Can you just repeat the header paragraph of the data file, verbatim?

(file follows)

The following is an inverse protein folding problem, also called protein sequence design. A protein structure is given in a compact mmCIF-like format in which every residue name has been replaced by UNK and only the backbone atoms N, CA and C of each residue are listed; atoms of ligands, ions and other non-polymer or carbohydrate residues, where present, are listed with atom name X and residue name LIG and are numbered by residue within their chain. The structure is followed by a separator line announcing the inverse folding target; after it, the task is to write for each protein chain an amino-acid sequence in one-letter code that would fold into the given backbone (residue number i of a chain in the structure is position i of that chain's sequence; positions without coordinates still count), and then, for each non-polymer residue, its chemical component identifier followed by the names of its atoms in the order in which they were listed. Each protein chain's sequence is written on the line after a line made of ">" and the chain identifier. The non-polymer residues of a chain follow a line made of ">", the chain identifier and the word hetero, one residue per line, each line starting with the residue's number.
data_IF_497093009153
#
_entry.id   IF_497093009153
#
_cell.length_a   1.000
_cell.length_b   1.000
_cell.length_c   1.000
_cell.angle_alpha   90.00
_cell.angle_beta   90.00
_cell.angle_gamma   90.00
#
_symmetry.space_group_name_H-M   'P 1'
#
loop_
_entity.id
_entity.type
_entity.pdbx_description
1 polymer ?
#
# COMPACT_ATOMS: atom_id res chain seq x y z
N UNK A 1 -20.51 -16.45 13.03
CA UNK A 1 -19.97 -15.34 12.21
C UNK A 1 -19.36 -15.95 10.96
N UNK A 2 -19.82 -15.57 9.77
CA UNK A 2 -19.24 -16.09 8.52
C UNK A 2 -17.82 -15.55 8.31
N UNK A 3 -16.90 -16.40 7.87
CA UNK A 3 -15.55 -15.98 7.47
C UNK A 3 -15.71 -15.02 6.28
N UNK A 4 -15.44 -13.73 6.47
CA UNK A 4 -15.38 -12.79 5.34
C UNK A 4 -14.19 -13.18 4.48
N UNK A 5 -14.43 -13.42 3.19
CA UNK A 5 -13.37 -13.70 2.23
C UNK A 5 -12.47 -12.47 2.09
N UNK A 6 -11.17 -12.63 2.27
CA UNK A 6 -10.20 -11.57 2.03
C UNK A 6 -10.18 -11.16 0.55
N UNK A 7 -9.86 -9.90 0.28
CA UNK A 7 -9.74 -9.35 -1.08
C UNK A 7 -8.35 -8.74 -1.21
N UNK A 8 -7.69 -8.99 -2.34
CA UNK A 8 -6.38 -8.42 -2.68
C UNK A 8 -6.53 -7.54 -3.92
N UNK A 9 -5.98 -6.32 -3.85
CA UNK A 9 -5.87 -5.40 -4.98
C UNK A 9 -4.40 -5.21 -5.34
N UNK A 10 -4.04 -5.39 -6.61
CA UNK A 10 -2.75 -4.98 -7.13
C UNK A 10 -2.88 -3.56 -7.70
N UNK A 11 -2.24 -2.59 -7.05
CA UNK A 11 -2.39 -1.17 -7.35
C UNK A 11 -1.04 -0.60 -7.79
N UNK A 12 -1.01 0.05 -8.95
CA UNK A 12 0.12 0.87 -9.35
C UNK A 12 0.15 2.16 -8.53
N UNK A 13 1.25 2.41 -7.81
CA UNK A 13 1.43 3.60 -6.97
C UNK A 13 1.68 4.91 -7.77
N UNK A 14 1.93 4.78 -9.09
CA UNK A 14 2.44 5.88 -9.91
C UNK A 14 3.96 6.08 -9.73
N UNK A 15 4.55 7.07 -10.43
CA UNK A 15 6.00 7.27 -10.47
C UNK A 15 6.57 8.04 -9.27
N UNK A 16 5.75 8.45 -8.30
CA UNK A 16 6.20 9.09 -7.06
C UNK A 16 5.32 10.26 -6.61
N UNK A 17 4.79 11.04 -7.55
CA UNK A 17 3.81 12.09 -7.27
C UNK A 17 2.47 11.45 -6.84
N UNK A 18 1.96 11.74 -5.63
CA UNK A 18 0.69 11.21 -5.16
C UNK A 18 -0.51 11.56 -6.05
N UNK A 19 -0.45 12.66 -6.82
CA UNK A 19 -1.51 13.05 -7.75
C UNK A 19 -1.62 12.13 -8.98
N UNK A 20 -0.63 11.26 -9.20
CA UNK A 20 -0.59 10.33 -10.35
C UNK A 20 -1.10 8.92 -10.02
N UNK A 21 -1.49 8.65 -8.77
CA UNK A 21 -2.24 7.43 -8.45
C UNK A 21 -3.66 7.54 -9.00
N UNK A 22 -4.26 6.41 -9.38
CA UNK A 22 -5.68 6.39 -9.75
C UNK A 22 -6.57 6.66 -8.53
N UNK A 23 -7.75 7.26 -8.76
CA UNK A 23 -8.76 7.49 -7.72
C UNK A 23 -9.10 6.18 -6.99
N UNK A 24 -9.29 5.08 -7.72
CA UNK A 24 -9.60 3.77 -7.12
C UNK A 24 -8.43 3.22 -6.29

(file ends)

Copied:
The following is an inverse protein folding problem, also called protein sequence design. A protein structure is given in a compact mmCIF-like format in which every residue name has been replaced by UNK and only the backbone atoms N, CA and C of each residue are listed; atoms of ligands, ions and other non-polymer or carbohydrate residues, where present, are listed with atom name X and residue name LIG and are numbered by residue within their chain. The structure is followed by a separator line announcing the inverse folding target; after it, the task is to write for each protein chain an amino-acid sequence in one-letter code that would fold into the given backbone (residue number i of a chain in the structure is position i of that chain's sequence; positions without coordinates still count), and then, for each non-polymer residue, its chemical component identifier followed by the names of its atoms in the order in which they were listed. Each protein chain's sequence is written on the line after a line made of ">" and the chain identifier. The non-polymer residues of a chain follow a line made of ">", the chain identifier and the word hetero, one residue per line, each line starting with the residue's number.